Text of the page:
The back story of the "Do It At Home" campaign on the Tokyo subway appeared in the Japan Times this weekend.
Since April 2008 a monthly poster has appeared in the 168 Tokyo Metro stations and on the 3,300 train carriages of its nine underground lines.
Previously the posters have featured a young woman applying her make up on the trains and talking on her mobile phone. Other targets have been drunks sprawled over the seats, young people taking up too much room and a commuter shaking their umbrella over fellow travelers on the stairs.
The man responsible for the striking manga-like designs is 35-year-old Bunpei Yorifuji, a fan of American artist Edward Hopper and ukiyo-e master Hokusai. Yorifuji bases his monthly designs on common complaints made to Tokyo Metro's Customer Relations Center (Tel: 03-3941-2030).
Two mainstays of the campaign are a disgruntled man and woman - the pair with large opaque glasses - who represent the average law-abiding Tokyo commuter. Yorifuji refers to them as a married couple: "The glasses obfuscate the emotion and better reflect the discomfort," he adds.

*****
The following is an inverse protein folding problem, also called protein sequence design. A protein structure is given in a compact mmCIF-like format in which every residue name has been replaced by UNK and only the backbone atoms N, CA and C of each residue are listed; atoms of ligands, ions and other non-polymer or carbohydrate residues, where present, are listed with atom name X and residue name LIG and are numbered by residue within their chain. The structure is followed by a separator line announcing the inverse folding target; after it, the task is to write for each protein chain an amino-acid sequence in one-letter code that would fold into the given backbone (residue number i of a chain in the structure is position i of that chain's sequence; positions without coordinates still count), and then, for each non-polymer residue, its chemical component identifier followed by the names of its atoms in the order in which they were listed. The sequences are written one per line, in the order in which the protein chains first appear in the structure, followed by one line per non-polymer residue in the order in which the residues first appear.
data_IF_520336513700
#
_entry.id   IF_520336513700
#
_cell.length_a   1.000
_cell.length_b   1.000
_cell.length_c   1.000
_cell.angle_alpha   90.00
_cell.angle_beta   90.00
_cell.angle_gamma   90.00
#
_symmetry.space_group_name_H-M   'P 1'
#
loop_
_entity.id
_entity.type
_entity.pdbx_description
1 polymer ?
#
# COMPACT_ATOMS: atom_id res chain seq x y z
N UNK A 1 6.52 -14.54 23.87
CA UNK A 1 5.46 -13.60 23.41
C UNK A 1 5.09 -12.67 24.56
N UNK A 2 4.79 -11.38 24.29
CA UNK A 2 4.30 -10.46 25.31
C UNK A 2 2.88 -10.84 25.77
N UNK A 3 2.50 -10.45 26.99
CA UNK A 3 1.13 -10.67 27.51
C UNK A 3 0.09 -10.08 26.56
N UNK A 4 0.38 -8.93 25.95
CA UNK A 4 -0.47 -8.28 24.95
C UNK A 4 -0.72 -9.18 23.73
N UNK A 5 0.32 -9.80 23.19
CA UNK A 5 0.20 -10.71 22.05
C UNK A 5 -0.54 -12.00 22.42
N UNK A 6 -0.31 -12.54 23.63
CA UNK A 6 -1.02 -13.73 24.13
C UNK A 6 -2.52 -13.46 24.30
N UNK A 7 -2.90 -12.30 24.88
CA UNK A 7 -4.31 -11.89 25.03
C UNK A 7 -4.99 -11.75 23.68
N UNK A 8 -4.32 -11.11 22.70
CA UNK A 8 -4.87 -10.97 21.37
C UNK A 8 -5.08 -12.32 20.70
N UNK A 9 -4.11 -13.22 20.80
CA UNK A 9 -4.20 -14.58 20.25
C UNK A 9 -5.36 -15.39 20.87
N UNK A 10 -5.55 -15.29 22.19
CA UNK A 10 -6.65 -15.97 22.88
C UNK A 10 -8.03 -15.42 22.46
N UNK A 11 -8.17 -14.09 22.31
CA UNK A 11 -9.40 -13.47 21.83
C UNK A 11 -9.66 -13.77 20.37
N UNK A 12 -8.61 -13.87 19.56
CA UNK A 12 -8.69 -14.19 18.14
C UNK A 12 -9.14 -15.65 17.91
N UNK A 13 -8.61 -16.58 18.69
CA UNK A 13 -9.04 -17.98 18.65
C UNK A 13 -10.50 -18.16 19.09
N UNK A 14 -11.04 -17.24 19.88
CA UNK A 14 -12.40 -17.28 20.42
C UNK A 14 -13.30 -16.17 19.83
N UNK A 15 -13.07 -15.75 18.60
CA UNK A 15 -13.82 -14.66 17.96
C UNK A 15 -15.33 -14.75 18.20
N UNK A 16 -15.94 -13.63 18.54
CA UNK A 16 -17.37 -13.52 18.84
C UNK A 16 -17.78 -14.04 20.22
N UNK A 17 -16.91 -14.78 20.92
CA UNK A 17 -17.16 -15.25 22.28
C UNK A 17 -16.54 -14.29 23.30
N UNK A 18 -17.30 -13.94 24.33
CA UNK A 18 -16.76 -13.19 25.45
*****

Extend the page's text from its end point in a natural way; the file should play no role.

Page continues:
Yorifuji's work is now so popular it is the subject of spoofs such as the one below from hitotoki.
Tokyo Metro has been running its "manner poster" campaign since 1974.
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Japanese phones Tokyo subway
Wednesday, June 24, 2009
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